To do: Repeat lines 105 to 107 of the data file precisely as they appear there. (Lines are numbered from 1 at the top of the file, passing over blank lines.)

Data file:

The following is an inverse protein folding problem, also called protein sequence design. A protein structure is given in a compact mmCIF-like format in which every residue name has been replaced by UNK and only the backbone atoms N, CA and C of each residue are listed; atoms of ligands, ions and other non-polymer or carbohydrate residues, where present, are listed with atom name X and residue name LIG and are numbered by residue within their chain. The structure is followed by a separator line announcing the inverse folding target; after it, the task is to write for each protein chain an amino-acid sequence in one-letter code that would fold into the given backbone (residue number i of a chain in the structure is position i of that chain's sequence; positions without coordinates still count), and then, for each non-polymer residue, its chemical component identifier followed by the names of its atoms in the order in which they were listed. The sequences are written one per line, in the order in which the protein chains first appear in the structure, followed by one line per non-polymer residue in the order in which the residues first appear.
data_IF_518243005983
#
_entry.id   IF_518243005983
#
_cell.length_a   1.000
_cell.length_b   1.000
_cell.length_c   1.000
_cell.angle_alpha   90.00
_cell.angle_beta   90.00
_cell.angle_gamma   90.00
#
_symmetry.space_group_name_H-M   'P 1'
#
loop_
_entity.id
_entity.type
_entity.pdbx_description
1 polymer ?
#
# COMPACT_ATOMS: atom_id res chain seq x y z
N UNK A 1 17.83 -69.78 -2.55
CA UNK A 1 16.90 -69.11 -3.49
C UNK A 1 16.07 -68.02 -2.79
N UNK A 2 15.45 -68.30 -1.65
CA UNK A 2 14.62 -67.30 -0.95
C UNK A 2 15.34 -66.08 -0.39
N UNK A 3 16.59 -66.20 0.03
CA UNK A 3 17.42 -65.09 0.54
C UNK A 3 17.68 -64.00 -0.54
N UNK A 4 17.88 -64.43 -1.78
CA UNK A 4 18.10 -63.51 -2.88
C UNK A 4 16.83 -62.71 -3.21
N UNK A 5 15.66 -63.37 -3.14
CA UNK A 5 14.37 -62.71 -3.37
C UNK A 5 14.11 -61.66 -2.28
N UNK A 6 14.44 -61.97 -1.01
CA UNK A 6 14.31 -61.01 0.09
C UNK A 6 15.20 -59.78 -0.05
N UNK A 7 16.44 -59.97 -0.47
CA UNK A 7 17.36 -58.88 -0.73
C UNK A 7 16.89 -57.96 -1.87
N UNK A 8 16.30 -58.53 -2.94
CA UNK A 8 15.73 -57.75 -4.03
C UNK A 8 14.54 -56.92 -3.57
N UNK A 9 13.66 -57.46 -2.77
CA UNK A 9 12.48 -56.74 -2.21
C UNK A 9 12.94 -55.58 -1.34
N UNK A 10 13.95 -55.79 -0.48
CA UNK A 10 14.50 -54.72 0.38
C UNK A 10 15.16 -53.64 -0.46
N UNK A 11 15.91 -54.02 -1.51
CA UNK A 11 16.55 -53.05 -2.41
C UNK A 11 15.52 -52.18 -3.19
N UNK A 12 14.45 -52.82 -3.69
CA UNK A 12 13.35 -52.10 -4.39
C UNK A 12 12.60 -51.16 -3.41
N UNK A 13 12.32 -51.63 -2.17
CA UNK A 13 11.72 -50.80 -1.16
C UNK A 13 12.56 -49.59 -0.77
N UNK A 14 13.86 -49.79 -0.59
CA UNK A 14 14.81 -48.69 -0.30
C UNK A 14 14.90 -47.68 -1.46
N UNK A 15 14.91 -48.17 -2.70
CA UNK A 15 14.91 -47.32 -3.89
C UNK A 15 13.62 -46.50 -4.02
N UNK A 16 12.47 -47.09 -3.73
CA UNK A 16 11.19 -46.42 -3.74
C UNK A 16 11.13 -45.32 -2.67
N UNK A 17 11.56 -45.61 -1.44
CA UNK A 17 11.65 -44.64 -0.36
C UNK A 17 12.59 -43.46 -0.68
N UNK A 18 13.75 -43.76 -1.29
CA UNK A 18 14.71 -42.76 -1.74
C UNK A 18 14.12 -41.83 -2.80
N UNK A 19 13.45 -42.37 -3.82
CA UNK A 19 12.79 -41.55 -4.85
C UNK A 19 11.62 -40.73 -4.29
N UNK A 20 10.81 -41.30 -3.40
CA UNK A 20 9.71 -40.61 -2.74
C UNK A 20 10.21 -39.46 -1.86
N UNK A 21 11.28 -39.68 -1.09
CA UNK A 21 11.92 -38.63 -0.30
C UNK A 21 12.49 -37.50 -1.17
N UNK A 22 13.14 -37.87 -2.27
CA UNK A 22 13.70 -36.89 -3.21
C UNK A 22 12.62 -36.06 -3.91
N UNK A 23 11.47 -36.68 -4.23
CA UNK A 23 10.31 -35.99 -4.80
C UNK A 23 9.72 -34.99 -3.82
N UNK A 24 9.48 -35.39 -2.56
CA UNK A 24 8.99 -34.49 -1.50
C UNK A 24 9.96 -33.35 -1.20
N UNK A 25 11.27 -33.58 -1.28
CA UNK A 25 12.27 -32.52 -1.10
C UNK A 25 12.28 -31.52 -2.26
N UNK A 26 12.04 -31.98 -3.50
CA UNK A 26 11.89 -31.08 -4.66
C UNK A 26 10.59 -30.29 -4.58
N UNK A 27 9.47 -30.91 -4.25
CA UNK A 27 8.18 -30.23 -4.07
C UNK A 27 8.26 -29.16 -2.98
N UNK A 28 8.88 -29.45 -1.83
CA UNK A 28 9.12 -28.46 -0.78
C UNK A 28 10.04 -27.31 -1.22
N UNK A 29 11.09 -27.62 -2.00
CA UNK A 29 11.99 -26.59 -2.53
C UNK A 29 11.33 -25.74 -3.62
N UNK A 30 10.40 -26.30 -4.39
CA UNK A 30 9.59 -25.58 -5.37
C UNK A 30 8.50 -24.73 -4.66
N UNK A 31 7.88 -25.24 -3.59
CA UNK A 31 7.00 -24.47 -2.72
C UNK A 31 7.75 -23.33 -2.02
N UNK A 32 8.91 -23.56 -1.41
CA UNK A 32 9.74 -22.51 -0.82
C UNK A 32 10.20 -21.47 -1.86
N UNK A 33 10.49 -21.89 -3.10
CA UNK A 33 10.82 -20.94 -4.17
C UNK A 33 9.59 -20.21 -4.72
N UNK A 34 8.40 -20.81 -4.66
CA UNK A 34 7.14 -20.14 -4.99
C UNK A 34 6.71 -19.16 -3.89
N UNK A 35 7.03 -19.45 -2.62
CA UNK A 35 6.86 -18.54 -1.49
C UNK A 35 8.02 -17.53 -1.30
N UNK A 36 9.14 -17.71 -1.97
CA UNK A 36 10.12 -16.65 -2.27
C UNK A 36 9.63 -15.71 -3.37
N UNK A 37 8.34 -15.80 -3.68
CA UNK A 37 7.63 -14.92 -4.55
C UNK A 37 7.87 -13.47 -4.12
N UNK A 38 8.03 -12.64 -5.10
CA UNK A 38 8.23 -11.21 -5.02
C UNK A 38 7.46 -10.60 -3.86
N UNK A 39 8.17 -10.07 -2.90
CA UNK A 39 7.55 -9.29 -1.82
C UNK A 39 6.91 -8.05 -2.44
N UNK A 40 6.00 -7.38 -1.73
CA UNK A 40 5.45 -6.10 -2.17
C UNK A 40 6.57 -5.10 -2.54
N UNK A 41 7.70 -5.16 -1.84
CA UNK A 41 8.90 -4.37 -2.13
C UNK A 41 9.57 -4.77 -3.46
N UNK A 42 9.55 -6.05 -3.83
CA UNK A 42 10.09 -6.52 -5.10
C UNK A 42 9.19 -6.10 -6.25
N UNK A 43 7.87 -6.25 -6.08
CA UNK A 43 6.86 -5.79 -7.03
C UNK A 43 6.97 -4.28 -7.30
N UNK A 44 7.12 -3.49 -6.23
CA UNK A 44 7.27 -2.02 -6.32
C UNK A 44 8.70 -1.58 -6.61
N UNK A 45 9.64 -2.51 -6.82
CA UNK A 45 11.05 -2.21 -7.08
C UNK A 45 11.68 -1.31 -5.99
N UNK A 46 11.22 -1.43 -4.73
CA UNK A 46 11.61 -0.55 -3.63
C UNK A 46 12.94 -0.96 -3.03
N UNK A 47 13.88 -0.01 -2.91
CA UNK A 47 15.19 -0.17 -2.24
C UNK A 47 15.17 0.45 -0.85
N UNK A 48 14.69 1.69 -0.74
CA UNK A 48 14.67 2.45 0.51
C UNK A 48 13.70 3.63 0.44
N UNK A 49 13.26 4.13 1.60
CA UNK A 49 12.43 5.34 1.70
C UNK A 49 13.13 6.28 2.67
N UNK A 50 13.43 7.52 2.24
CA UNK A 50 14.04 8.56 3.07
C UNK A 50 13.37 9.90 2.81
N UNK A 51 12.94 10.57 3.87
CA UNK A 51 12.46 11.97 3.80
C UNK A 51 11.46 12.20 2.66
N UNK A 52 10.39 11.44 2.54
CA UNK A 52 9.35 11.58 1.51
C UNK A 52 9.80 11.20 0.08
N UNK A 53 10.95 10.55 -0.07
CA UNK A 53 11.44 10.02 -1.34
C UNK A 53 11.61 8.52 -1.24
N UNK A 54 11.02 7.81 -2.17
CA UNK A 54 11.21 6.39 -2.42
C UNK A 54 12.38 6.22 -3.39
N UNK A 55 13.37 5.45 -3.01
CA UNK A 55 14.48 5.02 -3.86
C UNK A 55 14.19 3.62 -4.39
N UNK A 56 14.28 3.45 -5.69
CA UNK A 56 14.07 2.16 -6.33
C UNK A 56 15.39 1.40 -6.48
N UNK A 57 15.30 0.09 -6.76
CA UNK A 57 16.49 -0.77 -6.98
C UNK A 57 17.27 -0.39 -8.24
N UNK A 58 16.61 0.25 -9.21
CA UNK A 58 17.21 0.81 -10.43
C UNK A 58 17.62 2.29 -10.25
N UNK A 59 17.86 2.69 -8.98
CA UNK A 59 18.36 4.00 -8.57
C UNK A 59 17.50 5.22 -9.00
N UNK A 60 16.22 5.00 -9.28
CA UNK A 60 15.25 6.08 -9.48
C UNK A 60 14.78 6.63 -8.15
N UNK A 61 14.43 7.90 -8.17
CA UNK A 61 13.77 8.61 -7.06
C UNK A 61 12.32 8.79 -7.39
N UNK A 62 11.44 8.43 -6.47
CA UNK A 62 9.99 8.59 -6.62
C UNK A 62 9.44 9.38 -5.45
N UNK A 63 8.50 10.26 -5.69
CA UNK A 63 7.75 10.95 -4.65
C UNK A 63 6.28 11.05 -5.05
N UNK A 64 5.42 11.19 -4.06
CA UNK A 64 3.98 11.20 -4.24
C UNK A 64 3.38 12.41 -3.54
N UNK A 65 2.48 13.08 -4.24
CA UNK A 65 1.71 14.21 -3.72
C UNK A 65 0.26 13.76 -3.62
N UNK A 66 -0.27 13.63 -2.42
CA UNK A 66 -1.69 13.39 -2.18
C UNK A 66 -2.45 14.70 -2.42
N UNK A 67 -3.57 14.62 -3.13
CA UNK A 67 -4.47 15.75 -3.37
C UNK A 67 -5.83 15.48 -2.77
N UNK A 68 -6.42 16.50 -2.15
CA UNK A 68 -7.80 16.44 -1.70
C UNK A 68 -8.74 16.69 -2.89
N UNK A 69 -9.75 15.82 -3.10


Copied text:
C UNK A 28 10.04 -27.31 -1.22
N UNK A 29 11.09 -27.62 -2.00
CA UNK A 29 11.99 -26.59 -2.53